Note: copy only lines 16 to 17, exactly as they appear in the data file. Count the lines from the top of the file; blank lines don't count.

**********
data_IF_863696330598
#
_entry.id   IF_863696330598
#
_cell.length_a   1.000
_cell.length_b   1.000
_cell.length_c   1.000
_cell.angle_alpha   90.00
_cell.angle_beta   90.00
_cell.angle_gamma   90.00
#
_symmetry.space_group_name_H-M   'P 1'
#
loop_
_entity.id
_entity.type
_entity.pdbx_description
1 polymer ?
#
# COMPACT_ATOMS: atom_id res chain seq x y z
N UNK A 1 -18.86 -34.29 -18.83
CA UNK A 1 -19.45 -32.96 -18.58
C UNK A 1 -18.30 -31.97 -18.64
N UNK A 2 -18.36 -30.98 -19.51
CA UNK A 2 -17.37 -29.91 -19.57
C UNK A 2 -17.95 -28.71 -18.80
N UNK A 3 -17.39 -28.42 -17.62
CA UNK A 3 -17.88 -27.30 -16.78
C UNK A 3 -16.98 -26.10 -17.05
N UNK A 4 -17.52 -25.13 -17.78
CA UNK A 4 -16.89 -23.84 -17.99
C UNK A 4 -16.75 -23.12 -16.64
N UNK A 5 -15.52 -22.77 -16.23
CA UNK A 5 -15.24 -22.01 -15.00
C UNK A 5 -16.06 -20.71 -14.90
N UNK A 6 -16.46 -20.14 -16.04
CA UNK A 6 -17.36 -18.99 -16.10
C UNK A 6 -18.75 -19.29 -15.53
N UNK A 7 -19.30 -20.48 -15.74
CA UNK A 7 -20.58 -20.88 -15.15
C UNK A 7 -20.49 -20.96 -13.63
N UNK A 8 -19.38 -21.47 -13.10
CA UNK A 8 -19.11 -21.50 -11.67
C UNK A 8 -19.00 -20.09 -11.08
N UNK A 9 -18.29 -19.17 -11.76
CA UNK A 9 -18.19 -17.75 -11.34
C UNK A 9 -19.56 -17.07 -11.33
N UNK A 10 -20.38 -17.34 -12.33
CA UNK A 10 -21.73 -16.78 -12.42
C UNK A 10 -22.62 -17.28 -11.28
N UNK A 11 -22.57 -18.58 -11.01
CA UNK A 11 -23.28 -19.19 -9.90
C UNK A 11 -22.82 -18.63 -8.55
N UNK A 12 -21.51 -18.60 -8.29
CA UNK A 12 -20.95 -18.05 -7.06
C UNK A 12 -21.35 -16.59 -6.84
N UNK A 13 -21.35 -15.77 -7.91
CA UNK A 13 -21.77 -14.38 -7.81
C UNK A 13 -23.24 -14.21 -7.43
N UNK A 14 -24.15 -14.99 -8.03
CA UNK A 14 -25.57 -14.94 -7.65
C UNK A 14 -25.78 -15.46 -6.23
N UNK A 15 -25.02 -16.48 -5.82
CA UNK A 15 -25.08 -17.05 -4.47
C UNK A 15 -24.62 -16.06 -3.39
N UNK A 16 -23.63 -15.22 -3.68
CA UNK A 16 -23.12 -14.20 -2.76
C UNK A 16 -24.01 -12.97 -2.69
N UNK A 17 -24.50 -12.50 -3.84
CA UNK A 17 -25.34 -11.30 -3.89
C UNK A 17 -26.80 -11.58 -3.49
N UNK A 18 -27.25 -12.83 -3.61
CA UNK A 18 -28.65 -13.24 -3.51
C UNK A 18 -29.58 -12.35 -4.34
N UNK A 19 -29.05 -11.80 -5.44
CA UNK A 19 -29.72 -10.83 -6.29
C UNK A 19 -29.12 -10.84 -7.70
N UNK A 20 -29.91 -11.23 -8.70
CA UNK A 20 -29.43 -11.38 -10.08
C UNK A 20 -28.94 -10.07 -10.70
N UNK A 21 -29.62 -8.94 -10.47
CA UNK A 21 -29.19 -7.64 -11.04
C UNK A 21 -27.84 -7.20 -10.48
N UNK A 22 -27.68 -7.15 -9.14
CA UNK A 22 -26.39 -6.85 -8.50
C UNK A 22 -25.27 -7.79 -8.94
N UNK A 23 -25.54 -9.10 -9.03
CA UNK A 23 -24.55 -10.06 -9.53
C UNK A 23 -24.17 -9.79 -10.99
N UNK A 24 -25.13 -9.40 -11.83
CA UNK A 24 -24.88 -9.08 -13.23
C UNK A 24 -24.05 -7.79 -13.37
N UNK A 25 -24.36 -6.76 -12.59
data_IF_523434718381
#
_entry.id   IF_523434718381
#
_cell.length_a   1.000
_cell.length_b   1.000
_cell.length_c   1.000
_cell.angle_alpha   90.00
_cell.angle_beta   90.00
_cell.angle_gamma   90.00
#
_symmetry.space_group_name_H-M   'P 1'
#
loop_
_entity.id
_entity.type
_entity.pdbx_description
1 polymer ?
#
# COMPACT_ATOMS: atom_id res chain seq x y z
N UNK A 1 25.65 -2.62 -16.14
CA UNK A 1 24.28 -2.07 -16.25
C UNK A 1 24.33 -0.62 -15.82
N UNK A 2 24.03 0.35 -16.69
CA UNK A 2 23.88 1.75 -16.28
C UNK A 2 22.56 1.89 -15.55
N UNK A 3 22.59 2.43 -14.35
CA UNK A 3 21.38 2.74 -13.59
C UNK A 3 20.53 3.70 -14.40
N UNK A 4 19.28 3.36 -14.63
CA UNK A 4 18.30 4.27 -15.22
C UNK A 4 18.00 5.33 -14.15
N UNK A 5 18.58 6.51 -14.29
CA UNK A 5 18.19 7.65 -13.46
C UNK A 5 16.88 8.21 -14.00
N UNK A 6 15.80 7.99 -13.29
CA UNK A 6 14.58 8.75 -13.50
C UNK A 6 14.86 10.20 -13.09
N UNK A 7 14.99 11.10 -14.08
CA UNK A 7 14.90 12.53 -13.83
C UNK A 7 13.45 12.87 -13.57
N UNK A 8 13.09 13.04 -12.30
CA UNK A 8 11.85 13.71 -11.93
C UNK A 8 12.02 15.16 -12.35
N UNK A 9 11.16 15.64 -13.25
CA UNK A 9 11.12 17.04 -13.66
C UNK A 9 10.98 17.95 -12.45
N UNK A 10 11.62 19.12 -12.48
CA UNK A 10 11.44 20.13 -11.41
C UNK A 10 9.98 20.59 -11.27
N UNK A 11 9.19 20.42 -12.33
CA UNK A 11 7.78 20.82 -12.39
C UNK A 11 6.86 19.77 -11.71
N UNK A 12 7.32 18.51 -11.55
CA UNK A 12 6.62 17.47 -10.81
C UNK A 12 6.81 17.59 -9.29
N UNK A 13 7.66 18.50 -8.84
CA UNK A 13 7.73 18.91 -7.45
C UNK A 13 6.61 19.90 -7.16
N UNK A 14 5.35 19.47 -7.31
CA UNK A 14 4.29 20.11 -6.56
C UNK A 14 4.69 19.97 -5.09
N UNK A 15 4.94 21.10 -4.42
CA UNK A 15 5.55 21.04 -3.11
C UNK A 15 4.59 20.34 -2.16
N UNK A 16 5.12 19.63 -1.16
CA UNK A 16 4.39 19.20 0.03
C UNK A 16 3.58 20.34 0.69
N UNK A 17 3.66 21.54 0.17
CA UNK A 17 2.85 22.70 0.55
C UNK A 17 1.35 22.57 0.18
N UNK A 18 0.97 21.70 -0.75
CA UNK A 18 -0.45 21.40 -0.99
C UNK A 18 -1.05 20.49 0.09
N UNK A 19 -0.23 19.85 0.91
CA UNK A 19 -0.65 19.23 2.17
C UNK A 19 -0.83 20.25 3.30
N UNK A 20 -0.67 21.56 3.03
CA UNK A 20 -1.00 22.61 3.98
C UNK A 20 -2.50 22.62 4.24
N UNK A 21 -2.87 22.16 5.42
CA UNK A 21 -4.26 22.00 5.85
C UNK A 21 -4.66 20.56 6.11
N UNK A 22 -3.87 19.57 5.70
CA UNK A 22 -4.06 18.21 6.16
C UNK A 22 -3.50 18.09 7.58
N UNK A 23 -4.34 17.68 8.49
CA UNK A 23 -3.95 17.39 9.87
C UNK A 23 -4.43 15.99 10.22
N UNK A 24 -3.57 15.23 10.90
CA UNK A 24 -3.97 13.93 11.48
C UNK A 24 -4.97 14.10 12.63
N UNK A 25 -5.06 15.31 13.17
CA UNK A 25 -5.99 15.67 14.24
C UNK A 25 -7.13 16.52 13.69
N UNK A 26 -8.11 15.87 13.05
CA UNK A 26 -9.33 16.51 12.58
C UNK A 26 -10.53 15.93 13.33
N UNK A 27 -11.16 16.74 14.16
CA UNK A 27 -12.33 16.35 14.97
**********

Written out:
_entity.type
_entity.pdbx_description